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Culture: In Praise of La Hora del Vermut, Spain’s Cherished Vermouth Hour Tradition

Culture: In Praise of La Hora del Vermut, Spain’s Cherished Vermouth Hour Tradition

I’ve been missing Barcelona lately—where not long ago, I explored wine bars in search of new-wave Spanish wines—so on a recent afternoon I made a visit to Jose Andres’s Mercato Little Spain at Hudson Yard in Manhattan. Specifically, I longed for the days I spent drinking in the city’s vermuterias. So I went to Mercato Little Spain’s vermuteria with the cheeky name, Bar Celona. (Get it?) I ordered a Yzaguirre Rojo, a classic Catalan red, and was immediately transported back to a sunny la hora del vermut.

Vermouth hour is a sacred time of day in Barcelona. Originally, it meant sometime around noon or 1 pm, when you grabbed a vermouth and a snack to tide you over until lunch. But these days, the vermouth hour can be any time before a meal, though it usually means day drinking. A vermouth over ice, with maybe a slice of citrus and an olive, along with potato chips, some kind of tinned fish, and gilda (skewers of olive, pepper, and anchovy) is one of the loveliest ways to pass an afternoon.

Spanish vermut generally has a different taste than its Italian counterpart. It’s more citrusy, brighter and less bitter, meant to be drunk not in cocktails but on the rocks with food. To be perfectly honest, Spanish vermouth is not meant to be a complex drink you spend a lot time pondering over.

You May Also Like: The Different Styles of Vermouth, Explained

Because Barcelona had one of the largest communities of Italian immigrants when Italian vermouth was becoming widely exported during the late 19th century, vermouth soon became popular in the city. The local Martini vermouth importer even created a bar that was designed by famed Catalan architect Antoni Gaudí. This is when vermouth became the drink of choice in Catalonia, often taken by families after church and before lunch on Sundays. But by the late 20th century, vermouth languished as an old man’s drink.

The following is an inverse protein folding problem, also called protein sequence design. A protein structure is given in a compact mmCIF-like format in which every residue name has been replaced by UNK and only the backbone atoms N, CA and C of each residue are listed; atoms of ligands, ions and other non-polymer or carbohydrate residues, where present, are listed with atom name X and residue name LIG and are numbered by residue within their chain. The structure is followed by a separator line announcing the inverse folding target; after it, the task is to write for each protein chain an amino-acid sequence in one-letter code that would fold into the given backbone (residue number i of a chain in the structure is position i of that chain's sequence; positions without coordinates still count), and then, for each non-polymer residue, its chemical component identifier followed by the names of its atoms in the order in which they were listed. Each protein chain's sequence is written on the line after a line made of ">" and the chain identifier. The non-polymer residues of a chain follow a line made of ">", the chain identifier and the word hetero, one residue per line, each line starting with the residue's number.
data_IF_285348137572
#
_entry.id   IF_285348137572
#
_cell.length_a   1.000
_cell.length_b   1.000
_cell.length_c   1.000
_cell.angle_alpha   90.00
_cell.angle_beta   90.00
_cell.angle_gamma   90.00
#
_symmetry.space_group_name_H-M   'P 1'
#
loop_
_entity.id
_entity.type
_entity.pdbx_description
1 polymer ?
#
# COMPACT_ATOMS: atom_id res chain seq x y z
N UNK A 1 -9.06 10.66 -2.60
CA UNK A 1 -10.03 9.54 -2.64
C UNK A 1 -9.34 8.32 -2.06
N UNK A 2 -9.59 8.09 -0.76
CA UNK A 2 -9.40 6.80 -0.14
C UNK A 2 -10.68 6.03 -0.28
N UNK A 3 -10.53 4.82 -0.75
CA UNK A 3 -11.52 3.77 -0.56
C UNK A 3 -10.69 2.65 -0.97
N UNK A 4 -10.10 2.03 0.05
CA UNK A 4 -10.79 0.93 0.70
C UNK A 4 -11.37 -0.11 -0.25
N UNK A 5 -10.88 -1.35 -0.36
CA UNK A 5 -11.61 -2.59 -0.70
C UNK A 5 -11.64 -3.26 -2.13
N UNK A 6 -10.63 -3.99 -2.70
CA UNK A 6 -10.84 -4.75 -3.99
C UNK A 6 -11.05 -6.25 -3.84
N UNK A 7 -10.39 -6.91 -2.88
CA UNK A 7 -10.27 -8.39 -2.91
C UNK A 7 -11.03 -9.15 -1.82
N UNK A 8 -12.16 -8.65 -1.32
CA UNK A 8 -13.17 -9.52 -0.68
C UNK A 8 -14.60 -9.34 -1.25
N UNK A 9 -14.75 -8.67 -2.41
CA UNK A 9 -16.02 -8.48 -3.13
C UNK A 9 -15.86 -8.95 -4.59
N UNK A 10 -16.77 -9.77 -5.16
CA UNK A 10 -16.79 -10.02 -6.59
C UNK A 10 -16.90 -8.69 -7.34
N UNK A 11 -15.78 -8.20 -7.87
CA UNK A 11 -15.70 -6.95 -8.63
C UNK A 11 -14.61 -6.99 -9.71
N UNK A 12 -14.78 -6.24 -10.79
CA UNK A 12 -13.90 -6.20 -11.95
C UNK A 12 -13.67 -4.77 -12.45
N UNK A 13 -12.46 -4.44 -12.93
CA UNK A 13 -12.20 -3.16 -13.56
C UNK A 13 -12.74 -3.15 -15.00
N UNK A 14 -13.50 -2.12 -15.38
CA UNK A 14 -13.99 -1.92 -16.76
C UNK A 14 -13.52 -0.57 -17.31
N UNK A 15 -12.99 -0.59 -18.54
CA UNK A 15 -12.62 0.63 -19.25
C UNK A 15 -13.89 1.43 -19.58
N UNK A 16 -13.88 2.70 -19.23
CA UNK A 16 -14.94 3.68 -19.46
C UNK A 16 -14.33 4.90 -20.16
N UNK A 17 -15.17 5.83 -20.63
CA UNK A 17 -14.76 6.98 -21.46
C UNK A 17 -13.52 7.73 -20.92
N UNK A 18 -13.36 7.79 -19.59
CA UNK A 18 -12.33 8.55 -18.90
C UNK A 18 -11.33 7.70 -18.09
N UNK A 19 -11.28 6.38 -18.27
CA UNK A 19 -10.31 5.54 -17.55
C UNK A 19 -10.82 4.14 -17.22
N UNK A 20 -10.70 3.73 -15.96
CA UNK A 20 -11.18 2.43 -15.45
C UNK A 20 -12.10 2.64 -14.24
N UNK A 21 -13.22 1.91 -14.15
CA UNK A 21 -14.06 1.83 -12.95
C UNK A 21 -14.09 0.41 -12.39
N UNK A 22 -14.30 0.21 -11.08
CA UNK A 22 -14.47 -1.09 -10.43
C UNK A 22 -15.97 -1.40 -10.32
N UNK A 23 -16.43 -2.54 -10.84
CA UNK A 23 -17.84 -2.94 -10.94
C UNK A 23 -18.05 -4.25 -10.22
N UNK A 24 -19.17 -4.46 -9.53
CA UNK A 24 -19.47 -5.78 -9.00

Then, about a decade ago, a younger generation of trendsetters in Barcelona set off a vermouth renaissance. Part of it was a new wave of local vermouth brands, such as Casa Mariol and Morro Fi. Part was also a sense of pride in local products as Catalan nationalism grew.

These days, while much of the vermouth production happens in Catalonia, the drink has become wildly popular all over Spain. In Jerez, where Sherry is becoming a harder and harder sell, several well-known Sherry houses have started making quality vermouth.

Still, Barcelona is the vermuteria capital. As I sat at Bar Celona, I thought about some favorite vermuterias: the century-old Bar Electricat, in the old port neighborhood of La Barceloneta, where you drink vermouth from an unmarked bottle, which the waiter measures to calculate your bill; cozy, local Cala del Vermut Celler, near the Gothic cathedral, where you can eat fantastic tortilla and jamón with your vermut; the more posh Quimet & Quimet in the Poble Sec neighborhood, with an amazing array of tinned fish and montaditos.

I couldn’t necessarily tell you the brands of vermouth I drank in those places. But it doesn’t really matter. In the end, Spanish vermouth is all about a vibe.

7 Spanish Vermouths to Try

Barcelona was the spot where Spain’s vermouth renaissance started, and so Catalonia remains a source of great vermouth. But there are growing number of vermouth brands now coming from Jerez, as Sherry houses look to diversify their offerings.

Navazos-Palazzi Vermut Rojo

This offering from famed Sherry negociant Equipo Navazos and importer PM Spirits comes from Jerez. Bright, citrusy and super floral, with notes of lavender and chamomile on the nose and tea-like notes on the palate. Great on ice or in cocktails.

$ Varies


From the famed Sherry producer, this is vibrant and bright, with a nose that’s a swirl of blossoms, orange peel and oregano. It’s light and lithe in the mouth with citrus and cocoa flavors.

$ Varies


Here is another vermouth from a Sherry house, in this case Barbadillo. It’s nutty and full of clove, nutmeg and brown sugar.

Cask Cartel

You can follow Jason Wilson on Wine Enthusiast and click here to subscribe to his Everyday Drinking newsletter, where you’ll receive regular dispatches on food, travel and culture through the lens of wine and spirits.

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